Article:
When you hear the phrase “money for nothing” many will think of the 1985 Dire Straits song that Mark Knopfler and Sting wrote about rock star excess and the easy life it brings compared with real work. The classic rock song – the first music video to air on MTV Europe – has not been without controversy and people objecting to its lyrics, which got us thinking about the concept of been given “money for nothing”, quite literally and the storm brewing in political corridors around the world debating the merits of an unconditional basic income.
Imagine if you will, everyone receiving an income from the state each year that is unconditional, regardless of whether you’re in paid employment or not, wealth or social contribution with no strings attached. It might sound like we’ve joined the Teletubbies in la la land, but the idea is spreading into mainstream politics. Trials are being tried out around the world and findings from those in India and Brazil have suggested that, contrary to modern stereotypes about ‘welfare’ and a benefits system reducing people’s initiative, a basic income might actually increase people’s appetite for work, by adding to their sense of stability.
The idea of a universal basic income dates back centuries, bringing promises of a happier and healthier population, as a means of promoting social justice, equal opportunity and restoring individual choice and freedom championed by legendary public figures like Martin Luther King and Silicon Valley funding research into UBI’s viability. More relatable, with six in 10 British households struggling to make ends meet who have someone in work, to eradicate poverty.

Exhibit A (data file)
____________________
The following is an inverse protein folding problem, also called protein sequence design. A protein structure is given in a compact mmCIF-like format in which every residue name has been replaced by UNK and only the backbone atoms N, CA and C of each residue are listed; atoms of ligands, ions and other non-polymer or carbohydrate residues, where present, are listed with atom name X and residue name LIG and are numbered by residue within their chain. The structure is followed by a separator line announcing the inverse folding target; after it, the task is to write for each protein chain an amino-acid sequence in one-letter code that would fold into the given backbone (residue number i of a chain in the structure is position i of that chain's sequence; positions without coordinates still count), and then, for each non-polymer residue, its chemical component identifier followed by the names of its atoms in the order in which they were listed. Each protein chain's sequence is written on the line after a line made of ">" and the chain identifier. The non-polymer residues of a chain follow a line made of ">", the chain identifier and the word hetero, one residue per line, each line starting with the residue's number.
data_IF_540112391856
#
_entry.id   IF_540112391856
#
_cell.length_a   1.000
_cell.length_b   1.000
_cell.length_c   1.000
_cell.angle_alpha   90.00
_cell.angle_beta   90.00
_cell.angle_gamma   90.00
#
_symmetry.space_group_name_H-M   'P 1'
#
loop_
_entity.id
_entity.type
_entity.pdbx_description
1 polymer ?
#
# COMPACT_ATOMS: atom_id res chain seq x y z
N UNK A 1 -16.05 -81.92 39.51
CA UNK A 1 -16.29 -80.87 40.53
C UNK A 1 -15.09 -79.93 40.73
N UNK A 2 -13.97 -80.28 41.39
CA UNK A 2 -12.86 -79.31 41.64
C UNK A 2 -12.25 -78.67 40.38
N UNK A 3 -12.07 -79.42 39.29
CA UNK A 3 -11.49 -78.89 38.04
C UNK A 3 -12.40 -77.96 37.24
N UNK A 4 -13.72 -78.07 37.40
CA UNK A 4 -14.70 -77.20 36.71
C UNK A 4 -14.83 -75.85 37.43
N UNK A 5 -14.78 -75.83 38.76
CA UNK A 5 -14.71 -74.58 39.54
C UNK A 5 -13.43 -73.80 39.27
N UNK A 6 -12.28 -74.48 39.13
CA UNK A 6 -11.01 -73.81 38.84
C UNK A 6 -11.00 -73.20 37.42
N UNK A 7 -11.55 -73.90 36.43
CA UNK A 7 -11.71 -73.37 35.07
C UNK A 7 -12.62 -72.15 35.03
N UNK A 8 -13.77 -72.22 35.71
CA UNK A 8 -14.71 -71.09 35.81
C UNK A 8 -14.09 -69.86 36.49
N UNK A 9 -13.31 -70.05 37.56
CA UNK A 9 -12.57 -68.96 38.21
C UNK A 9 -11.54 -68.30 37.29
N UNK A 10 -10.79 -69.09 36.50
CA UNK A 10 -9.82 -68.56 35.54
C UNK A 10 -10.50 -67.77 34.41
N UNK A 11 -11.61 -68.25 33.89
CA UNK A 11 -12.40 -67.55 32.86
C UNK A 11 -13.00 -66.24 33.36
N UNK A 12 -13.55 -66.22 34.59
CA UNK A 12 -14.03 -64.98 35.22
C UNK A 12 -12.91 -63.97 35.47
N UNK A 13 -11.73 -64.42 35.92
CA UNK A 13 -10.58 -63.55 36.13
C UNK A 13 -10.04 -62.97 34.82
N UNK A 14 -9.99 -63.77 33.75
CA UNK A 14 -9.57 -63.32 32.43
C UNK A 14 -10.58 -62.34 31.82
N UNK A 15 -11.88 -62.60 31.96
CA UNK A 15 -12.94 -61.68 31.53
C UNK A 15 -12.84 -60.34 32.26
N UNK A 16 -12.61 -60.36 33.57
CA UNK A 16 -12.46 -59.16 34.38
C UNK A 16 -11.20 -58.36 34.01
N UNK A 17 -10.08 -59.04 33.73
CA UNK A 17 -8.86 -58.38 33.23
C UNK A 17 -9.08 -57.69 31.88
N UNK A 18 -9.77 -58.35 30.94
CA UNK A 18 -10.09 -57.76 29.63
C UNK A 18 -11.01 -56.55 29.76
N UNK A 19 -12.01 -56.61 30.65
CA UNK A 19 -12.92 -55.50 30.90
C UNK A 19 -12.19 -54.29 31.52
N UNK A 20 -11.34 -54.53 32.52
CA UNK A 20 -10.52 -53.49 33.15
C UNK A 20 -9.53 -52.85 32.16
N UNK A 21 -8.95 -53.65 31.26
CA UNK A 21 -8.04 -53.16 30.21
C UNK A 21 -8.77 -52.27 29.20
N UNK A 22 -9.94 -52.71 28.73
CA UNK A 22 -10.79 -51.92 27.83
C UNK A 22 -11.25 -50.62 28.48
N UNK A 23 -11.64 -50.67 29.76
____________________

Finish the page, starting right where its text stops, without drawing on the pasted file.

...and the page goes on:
Switzerland was the first country to hold a vote this year to introduce a guaranteed basic income for all, but the majority – 77 per cent – opposed the plan, with just 23 per cent backing it. Maybe the amount of “money for nothing” was set too high, suggesting a monthly income equivalent to £1,700 with an extra £400 for each child, which reflected the high cost of living in Switzerland?
With the looming prospect of stagnant wages and living standards set to become the worst since World War II, do you think UBI is a credible, ambitious plan that will allow people meaningful choices or a deeply radical idea that will never become anything more than political talk? We’ll keep our eyes peeled on Scotland this week, which could become the first part of the UK to trial UBI after a pilot scheme won backing from campaigners and councillors and the ruling Scottish National Party voted in favour of a motion backing the principle of UBI earlier this year.
Has the time finally arrived where we really don’t have to exist simply to spend a third of our lives working for someone else? We don’t hold our breath that this is a viable plan that will happen overnight, nor anytime in the years to come, particularly as a recently tabled early-day motion in the House of Commons about UBI resulted in an uninspiring thirty two MPs out of the total 650 MPs signed up to the idea!